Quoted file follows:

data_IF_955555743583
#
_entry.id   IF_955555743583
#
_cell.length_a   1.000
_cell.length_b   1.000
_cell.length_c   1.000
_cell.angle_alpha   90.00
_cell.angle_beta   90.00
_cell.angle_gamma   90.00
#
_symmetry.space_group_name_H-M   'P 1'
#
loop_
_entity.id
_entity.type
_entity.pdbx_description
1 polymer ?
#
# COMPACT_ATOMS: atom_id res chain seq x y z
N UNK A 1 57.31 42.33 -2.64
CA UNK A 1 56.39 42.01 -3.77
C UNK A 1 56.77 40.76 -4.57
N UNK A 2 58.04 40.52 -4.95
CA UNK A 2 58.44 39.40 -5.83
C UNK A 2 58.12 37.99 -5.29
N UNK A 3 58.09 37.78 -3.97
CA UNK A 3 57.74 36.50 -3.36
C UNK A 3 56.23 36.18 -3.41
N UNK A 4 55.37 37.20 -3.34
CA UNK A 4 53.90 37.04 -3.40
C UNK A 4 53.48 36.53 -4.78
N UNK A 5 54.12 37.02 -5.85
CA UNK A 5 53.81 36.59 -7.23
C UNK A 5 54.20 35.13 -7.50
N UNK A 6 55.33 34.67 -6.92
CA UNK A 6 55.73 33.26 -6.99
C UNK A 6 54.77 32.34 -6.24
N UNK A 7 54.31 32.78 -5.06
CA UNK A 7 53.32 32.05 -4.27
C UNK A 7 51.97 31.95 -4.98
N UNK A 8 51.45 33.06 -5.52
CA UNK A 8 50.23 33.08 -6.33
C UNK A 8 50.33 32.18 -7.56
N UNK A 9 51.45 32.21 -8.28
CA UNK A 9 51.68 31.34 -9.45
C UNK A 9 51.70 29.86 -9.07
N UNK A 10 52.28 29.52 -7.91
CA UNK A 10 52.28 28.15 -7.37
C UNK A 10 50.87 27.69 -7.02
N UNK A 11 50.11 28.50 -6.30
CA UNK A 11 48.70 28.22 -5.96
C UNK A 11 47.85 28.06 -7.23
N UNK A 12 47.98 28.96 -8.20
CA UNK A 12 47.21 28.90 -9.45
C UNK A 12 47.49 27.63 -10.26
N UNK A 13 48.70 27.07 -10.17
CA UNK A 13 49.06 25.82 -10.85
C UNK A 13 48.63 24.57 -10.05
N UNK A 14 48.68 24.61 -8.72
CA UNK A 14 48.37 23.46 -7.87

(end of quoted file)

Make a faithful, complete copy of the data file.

data_IF_955555743583
#
_entry.id   IF_955555743583
#
_cell.length_a   1.000
_cell.length_b   1.000
_cell.length_c   1.000
_cell.angle_alpha   90.00
_cell.angle_beta   90.00
_cell.angle_gamma   90.00
#
_symmetry.space_group_name_H-M   'P 1'
#
loop_
_entity.id
_entity.type
_entity.pdbx_description
1 polymer ?
#
# COMPACT_ATOMS: atom_id res chain seq x y z
N UNK A 1 57.31 42.33 -2.64
CA UNK A 1 56.39 42.01 -3.77
C UNK A 1 56.77 40.76 -4.57
N UNK A 2 58.04 40.52 -4.95
CA UNK A 2 58.44 39.40 -5.83
C UNK A 2 58.12 37.99 -5.29
N UNK A 3 58.09 37.78 -3.97
CA UNK A 3 57.74 36.50 -3.36
C UNK A 3 56.23 36.18 -3.41
N UNK A 4 55.37 37.20 -3.34
CA UNK A 4 53.90 37.04 -3.40
C UNK A 4 53.48 36.53 -4.78
N UNK A 5 54.12 37.02 -5.85
CA UNK A 5 53.81 36.59 -7.23
C UNK A 5 54.20 35.13 -7.50
N UNK A 6 55.33 34.67 -6.92
CA UNK A 6 55.73 33.26 -6.99
C UNK A 6 54.77 32.34 -6.24
N UNK A 7 54.31 32.78 -5.06
CA UNK A 7 53.32 32.05 -4.27
C UNK A 7 51.97 31.95 -4.98
N UNK A 8 51.45 33.06 -5.52
CA UNK A 8 50.23 33.08 -6.33
C UNK A 8 50.33 32.18 -7.56
N UNK A 9 51.45 32.21 -8.28
CA UNK A 9 51.68 31.34 -9.45
C UNK A 9 51.70 29.86 -9.07
N UNK A 10 52.28 29.52 -7.91
CA UNK A 10 52.28 28.15 -7.37
C UNK A 10 50.87 27.69 -7.02
N UNK A 11 50.11 28.50 -6.30
CA UNK A 11 48.70 28.22 -5.96
C UNK A 11 47.85 28.06 -7.23
N UNK A 12 47.98 28.96 -8.20
CA UNK A 12 47.21 28.90 -9.45
C UNK A 12 47.49 27.63 -10.26
N UNK A 13 48.70 27.07 -10.17
CA UNK A 13 49.06 25.82 -10.85
C UNK A 13 48.63 24.57 -10.05
N UNK A 14 48.68 24.61 -8.72
CA UNK A 14 48.37 23.46 -7.87